“The airport is what brought me here but since moving we have made some of the best friendships of our lives. We love the people here with the variety of different backgrounds and stories. Living in such a small community results in a large percentage being involved in community affairs. The weather is great, the scenery spectacular. I do think the marijuana production is way out of control. There is an absurd amount around. The commercial growers with their armed gangs and those producing methamphetamines appear to thrive as a result of ineffective prosecution of existing laws. I think the arrival of new Deputy Craig Walker is a great move, but we may lose him in the budget cuts. I hope not. I would rather see the Supervisors take a pay cut before getting rid of a much needed resident deputy.”
I asked Kirk for his brief opinions on various ‘hot button’ Valley issues.
The Wineries? “Apples and sheep no longer work. The winery economy does. I have no problem with them and believe that change is not always bad.”
The School System? “I am on the periphery in that I judge senior projects and, with the Legion Board, decide on scholarships for graduates but other than that I’m not involved. I do feel that the ‘white flight’ among the student body is not good for the school’s future.”
The AVA Newspaper? “When I arrived in 1990 I thought it was pretty vile. They wrote about ‘this cop building an industrial complex at the airport’ etc. Hey, I built a hangar. They never even spoke to me. It seemed as if there was a lot of hurtful stuff written about local folks and several residents told me they were disgusted with the paper. Time has passed and things have improved. I interact with the paper’s Mark Scaramella at CSD meetings. David Severn toned the vitriol down and upon his return to the Valley Bruce Anderson has been much more positive. Suffice it to say we now subscribe.”
To end the interview, as I have being doing each week, I posed a few questions from a list devised by French Interviewer and Culture “Expert” Bernard Pivot, featured on television’s “Inside the Actors Studio with James Lipton,”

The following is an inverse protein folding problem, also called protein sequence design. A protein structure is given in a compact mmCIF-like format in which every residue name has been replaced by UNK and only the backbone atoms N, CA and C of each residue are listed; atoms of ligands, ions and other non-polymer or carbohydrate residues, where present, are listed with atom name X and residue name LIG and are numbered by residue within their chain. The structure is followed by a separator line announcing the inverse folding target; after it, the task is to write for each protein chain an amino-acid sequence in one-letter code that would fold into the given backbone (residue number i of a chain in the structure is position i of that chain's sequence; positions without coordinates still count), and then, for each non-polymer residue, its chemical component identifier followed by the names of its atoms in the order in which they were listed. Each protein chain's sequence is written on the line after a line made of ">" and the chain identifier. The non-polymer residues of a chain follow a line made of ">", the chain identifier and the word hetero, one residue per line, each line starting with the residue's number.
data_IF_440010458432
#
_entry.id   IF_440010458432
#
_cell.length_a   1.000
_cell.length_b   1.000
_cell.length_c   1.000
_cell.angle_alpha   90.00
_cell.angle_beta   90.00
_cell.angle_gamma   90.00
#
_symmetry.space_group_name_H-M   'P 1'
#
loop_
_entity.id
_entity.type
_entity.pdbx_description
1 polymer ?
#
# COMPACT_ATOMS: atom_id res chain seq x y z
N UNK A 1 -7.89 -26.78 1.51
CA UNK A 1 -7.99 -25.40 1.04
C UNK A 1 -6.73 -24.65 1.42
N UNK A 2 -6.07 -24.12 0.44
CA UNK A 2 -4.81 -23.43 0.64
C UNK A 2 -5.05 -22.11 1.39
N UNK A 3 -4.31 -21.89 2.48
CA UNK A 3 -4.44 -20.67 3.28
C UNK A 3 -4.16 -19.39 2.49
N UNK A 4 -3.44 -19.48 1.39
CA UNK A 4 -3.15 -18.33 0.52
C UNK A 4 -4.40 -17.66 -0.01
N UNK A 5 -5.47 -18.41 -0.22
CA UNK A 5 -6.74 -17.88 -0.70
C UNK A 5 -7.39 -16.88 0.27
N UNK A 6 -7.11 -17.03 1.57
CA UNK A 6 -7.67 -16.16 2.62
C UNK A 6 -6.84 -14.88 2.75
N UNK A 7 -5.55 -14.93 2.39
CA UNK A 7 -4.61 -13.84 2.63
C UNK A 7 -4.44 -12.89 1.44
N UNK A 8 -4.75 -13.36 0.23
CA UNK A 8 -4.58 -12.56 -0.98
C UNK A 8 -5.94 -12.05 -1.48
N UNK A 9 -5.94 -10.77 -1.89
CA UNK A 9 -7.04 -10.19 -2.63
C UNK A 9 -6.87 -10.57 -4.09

Favorite word or phrase? “Difficult. How about ‘Clear prop’? It means I am about to start the engine so get out of the way! Time to go fly!”
Least favorite word or phrase? “‘I can’t’ is something I don’t like to hear.”
What turns you on creatively, spiritually or emotionally? “Solo flying; twisting an airplane and doing stuff I can’t do with Cindy on board. My woodworking is also very important to me.”
What turns you off creatively, spiritually or emotionally? “People who continually complain about things they perceive as wrong but make no effort to change it.”
Sound or noise you love? “The sound of airplane engines, big round engines.”
Sound or noise you hate? “Unnecessary harsh noises: boom boxes, loud exhausts, dogs barking late at night.”
Favorite curse word? “I rarely curse. I guess ‘Oh, shit’ would be the one I do use.”
Film, song or book that has greatly influenced you in some way? “A film that stuck with me is called ‘Pay it Forward’ about doing something for people first, not just a repayment. I love history books and many have been memorable. Truman’s biography, Lindbergh’s biography, ‘1776’ by David McCullough, ‘Crossing the Delaware’ by Louise Peacock.”
Favorite hobby? “Well, as flying is a disease, I would say my hobbies are my woodworking and reading, particularly military history.”
Profession other than your own you’d like to attempt? “Commercial pilot or military fighter pilot.”
Profession you’d not like to do? “Elephant cage cleaner. Any pencil pushing job trapped in an office.”
Happiest day or event in your life? “Meeting my wife.”
Saddest? “The passing of my father on November 7th, 2001 at the age of 81. We were close and did so much together over the years, including lots of flying of course. We had many wonderful times. Fishing, hunting, camping. My mother is 87 and going strong. I love her dearly and we speak a few times every week. She is in Sedona, Arizona. I can get there in my ’59 Bellanca in 5-1⁄2 hours.”
What is your favorite thing about yourself, physically/mentally/spiritually? “That I enjoy meeting people and am comfortable in social situations. I am also good at processing information effectively and hopefully then making the right decision.”
Finally, if Heaven exists, what would you like to hear God say when you arrive at the Pearly Gates? “I’d like Him to say, ‘Kirk, I forgive you for all your screw-ups because in the end you left the world a little better than when you found it.’ I guess I hope to have made a positive difference.”
To read the stories of other Valley Folk, visit the archives at www.avalleylife.wordpress.com. Next week the guest interviewee will be Rodolfo Ibarra, originally from Michoacan, Mexico, now of Philo, USA.